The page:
Learn how concrete helps reduce construction costs over other paving View
Ready mix concrete is a mixture of paste and aggregates: the paste, composed of Portland cement and water, coats the surface of the fine and coarse aggregates. A chemical reaction, called hydration, causes this paste to harden and gain substantial strength - forming the rock-solid mass commonly known as concrete.
Within this seemingly process lies the key to concrete's remarkable character: it's plastic and pliable when freshly mixed, strong and permanent when hardened.
This unique character is the basis for why a single material can be ideal for building skyscrapers, bridges, sidewalks, superhighways, dams, and even houses. Furthermore, ready mix concrete delivery makes this material easy to use wherever it’s needed.
Achieving a strong, durable concrete requires careful proportioning and mixing of ingredients. A mixture lacking enough paste to fill every void between the aggregates will prove difficult to place and will yield rough, honeycombed surfaces and porous concrete. While a mixture with excess paste will be easy to place and will produce a smooth surface, the result will be concrete that shrinks excessively, rendering it uneconomical. Therefore, it is important to partner with an experienced ready mixed concrete supplier you can trust.
A properly designed concrete mixture will possess good workability when fresh and solid durability and strength when hardened. Such a mixture contains approximately 10%-15% cement, 60%-75% aggregate and 10%-15% water, with entrained air often ranging from 3%-5%.
The "magic" of Portland cement is that its chemistry comes to life in the presence of water. The ratio of water to cement determines the quality of the paste, the strength of which determines the character of the finished concrete. This water/cement ratio is the total weight of the water divided by the weight of the cement.
High quality concrete is produced by lowering the water/cement ratio as much as possible without sacrificing the workability of the fresh concrete. Generally, using less water produces a higher quality concrete, as long as it is properly placed, consolidated and cured.
Although most any natural water that is drinkable and has no pronounced taste or odor can be used in a concrete mixture, some waters that are not fit for drinking may still be appropriate for making concrete. Excessive impurities in water can affect a concrete's setting time and strength and cause efflorescence, staining, corrosion of reinforcement, volume instability, and degraded durability.
Specifications usually set limits on the amounts of chlorides, sulfates, alkalis, and solids in concrete mixing water unless tests can be performed to determine the effect that an impurity will have on various properties.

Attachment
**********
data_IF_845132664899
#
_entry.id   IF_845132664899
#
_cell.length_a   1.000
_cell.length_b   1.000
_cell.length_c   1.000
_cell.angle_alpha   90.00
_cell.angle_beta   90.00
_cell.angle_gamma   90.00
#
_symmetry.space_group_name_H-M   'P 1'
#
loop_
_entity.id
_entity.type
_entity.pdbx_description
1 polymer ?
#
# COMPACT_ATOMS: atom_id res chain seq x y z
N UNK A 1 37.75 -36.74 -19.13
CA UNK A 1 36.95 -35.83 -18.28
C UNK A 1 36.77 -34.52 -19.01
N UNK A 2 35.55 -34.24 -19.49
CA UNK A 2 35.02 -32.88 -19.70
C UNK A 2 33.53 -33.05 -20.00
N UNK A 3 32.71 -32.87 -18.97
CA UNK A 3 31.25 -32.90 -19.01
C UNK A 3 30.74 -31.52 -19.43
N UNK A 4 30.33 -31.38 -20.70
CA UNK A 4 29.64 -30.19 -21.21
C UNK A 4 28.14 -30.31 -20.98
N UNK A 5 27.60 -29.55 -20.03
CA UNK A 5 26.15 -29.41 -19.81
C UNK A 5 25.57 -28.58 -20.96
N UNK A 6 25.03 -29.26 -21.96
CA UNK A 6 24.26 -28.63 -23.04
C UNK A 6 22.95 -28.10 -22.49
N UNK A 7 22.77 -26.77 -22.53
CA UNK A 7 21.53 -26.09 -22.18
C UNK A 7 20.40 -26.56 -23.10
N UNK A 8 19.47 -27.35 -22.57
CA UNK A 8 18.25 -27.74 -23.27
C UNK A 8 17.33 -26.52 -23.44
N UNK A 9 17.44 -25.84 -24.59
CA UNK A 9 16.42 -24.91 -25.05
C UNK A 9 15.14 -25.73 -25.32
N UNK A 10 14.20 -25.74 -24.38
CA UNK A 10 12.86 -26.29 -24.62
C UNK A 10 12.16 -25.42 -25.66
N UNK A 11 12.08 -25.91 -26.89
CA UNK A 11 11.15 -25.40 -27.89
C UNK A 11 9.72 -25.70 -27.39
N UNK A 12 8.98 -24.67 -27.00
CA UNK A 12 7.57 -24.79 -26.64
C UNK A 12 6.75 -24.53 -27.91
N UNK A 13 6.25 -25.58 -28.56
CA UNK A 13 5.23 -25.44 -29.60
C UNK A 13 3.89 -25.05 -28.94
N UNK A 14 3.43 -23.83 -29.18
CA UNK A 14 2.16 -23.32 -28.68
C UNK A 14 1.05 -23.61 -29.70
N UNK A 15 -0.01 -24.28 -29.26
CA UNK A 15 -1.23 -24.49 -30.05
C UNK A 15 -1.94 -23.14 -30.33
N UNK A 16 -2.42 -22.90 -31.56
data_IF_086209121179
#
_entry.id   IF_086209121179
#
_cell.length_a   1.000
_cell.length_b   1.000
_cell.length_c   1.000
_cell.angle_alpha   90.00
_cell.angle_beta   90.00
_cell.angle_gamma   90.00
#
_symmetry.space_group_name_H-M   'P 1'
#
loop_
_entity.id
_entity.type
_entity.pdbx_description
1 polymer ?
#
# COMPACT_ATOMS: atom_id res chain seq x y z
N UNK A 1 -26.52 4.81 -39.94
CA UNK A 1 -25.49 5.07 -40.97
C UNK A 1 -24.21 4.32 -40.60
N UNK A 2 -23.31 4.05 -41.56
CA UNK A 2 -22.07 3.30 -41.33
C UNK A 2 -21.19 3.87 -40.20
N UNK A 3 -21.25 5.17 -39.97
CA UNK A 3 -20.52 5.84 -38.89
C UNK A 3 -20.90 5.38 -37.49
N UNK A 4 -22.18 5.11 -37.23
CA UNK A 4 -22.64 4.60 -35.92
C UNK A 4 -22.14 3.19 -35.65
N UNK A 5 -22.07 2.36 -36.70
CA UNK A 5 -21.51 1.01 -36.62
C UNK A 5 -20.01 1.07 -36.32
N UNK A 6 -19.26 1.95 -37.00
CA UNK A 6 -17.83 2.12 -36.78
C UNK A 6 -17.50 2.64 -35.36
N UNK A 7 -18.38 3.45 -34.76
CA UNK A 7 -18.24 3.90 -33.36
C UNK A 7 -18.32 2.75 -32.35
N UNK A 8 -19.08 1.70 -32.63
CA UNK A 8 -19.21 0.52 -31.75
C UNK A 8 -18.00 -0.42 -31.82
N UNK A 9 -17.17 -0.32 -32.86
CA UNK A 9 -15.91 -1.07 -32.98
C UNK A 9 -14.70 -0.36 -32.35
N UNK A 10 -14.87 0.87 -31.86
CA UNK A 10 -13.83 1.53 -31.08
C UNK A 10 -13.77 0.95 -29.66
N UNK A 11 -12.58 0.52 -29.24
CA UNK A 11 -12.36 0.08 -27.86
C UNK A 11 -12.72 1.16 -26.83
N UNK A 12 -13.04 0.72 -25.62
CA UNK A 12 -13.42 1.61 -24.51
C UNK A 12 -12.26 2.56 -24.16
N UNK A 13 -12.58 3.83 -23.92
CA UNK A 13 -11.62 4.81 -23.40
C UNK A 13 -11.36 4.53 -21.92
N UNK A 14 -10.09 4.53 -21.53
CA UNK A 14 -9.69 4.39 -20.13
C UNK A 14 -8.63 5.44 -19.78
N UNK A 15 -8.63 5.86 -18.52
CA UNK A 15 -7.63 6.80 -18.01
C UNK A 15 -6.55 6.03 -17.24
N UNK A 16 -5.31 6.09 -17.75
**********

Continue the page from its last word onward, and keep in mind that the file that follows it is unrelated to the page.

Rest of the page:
The aggregates that comprise a concrete mixture must be chosen carefully, since the type and size of the aggregate mixture depends on the thickness and purpose of the final concrete product.
Relatively thin building sections require small, coarse aggregate, even though aggregates up to six inches (150 mm) in diameter have been used successfully in building large dams. A continuous gradation of aggregate particle size increases the efficiency of the paste. In addition, aggregates should be clean and free from any extraneous matter that may impact the final quality of the concrete.
Soon after the water, aggregates and the Portland cement are combined, the mixture starts to harden through a chemical reaction with water called hydration.
During this reaction, a node "magically" forms on the surface of each cement particle, growing and expanding until it links with nodes from other cement particles or adheres to nearby aggregates. This continuous linking process produces a progressively stiffer, harder and stronger concrete mixture that is ready for placement in forms while it is still pliable.
During placement, the concrete is consolidated to compact it within the forms and to eliminate potential flaws, such as honeycombs and air pockets that can degrade its durability over time.
For slabs, concrete is left to stand until the surface moisture film disappears, then is worked over with a wooden or metal hand float until it is smooth. Floating produces a relatively even, but slightly rough, texture that offers good traction, making it an ideal finish for exterior slabs. In situations where a very smooth and hard surface is the goal, floating is followed by steel troweling.
The concrete begins to cure after its exposed surfaces have hardened sufficiently to resist marring. Curing ensures that the cement continues to hydrate and the concrete continues to gain strength. Concrete surfaces can be cured by sprinkling them with water, fog, or covering them with moisture-retaining fabrics, such as burlap or cotton mats. Other curing methods prevent water evaporation by sealing the surface with plastic or special sprays called curing compounds. During extremely hot or cold weather, special curing techniques are used to protect the concrete.
The longer the concrete is kept moist, the stronger and more durable it will become. The rate of hardening depends on the composition and fineness of the cement, the mix proportions, as well as the moisture and temperature conditions. While most of the hydration and subsequent gain in strength occur within the first month of the concrete's life cycle, hydration continues at a slower rate for many years.
This is why concrete grows stronger over time.
Concrete is produced in four basic forms, each with its own set of distinctive advantages.
The seemingly infinite flexibility of concrete virtually guarantees its continued use in futuristic construction applications yet to come, even as its permanence preserves the traditional structures that anchor us to our heritage